Italian Neo-Classic Kingwood Commode

Italian Neo-classic (18/19th Century) kingwood veneer small commode with a single drawer and inlaid trim and medallion on door panel.
ITEM #
PPF173
WIDTH
22.5"
STYLE
Italian Neo-classic
DEPTH
15.0"
COLOR
Brown
HEIGHT
30.0"
CATEGORY
Furniture > Tables > Console Tables
$6,000
In Stock
Qty: 1

Italian Neo-Classic Kingwood Commode

In Stock
$6,000
Quantity: 1
Italian Neo-classic (18/19th Century) kingwood veneer small commode with a single drawer and inlaid trim and medallion on door panel.
ITEM #
PPF173
WIDTH
22.5"
DEPTH
15.0"
HEIGHT
30.0"
STYLE
Italian Neo-classic
COLOR
Brown
Category
Furniture > Tables > Console Tables
Neo-classic

Neo-classic

Neo-classic refers to the second revival of classic design for interior decoration in the 18th century. This style was inspired by excavations of Pompeii and Herculaneum that begun in 1738. Common motifs include dolphins, lyres, and urns.

Medallion

Medallion

A circular or oval frame having within it an ornamental motif often resembling a metal or decorative design.

Commode

Commode

French form mimicking an English chest-of-drawers, dating from the mid 17th-century and very popular in the 18th century. Fashion greatly determined variances in styles and decoration, but commodes generally are wider than they are tall.

Kingwood

Kingwood

A variety of Brazilian hardwood known for its violet-hued fine wood grain. It is used often in cabinetwork and comes from the Dalbergia tree.

Veneer

Veneer

A wood finishing technique in which thin sheet of fine wood is applied to a the surface of a coarser wood or other structural material for decoration. Veneer is used to give furniture pieces a finer, more pleasing appearance. It was first used in ancient Egypt, classical Greece, and Rome, but did not appear again until the 17th Century in the Netherlands.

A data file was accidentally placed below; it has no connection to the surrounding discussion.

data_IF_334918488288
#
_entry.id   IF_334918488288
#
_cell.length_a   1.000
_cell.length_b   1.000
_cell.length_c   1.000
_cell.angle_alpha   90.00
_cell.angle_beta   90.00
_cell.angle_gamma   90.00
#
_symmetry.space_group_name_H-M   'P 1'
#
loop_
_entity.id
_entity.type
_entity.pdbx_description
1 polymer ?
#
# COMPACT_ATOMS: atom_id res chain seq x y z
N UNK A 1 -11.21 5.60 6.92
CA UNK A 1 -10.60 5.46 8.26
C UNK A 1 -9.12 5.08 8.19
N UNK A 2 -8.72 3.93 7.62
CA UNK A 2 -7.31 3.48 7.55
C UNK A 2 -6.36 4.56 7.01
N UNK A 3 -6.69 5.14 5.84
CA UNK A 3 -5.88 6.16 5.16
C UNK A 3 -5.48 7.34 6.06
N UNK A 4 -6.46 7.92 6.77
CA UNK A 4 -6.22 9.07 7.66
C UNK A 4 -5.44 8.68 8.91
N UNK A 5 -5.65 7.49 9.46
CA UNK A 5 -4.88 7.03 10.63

Neo-classic

Neo-classic

Neo-classic refers to the second revival of classic design for interior decoration in the 18th century. This style was inspired by excavations of Pompeii and Herculaneum that begun in 1738. Common motifs include dolphins, lyres, and urns.

Medallion

Medallion

A circular or oval frame having within it an ornamental motif often resembling a metal or decorative design.

Commode

Commode

French form mimicking an English chest-of-drawers, dating from the mid 17th-century and very popular in the 18th century. Fashion greatly determined variances in styles and decoration, but commodes generally are wider than they are tall.

Kingwood

Kingwood

A variety of Brazilian hardwood known for its violet-hued fine wood grain. It is used often in cabinetwork and comes from the Dalbergia tree.

Veneer

Veneer

A wood finishing technique in which thin sheet of fine wood is applied to a the surface of a coarser wood or other structural material for decoration. Veneer is used to give furniture pieces a finer, more pleasing appearance. It was first used in ancient Egypt, classical Greece, and Rome, but did not appear again until the 17th Century in the Netherlands.

Neo-classic

Neo-classic

Neo-classic refers to the second revival of classic design for interior decoration in the 18th century. This style was inspired by excavations of Pompeii and Herculaneum that begun in 1738. Common motifs include dolphins, lyres, and urns.

Medallion

Medallion

A circular or oval frame having within it an ornamental motif often resembling a metal or decorative design.

Commode

Commode

French form mimicking an English chest-of-drawers, dating from the mid 17th-century and very popular in the 18th century. Fashion greatly determined variances in styles and decoration, but commodes generally are wider than they are tall.

Kingwood

Kingwood

A variety of Brazilian hardwood known for its violet-hued fine wood grain. It is used often in cabinetwork and comes from the Dalbergia tree.

Veneer

Veneer

A wood finishing technique in which thin sheet of fine wood is applied to a the surface of a coarser wood or other structural material for decoration. Veneer is used to give furniture pieces a finer, more pleasing appearance. It was first used in ancient Egypt, classical Greece, and Rome, but did not appear again until the 17th Century in the Netherlands.

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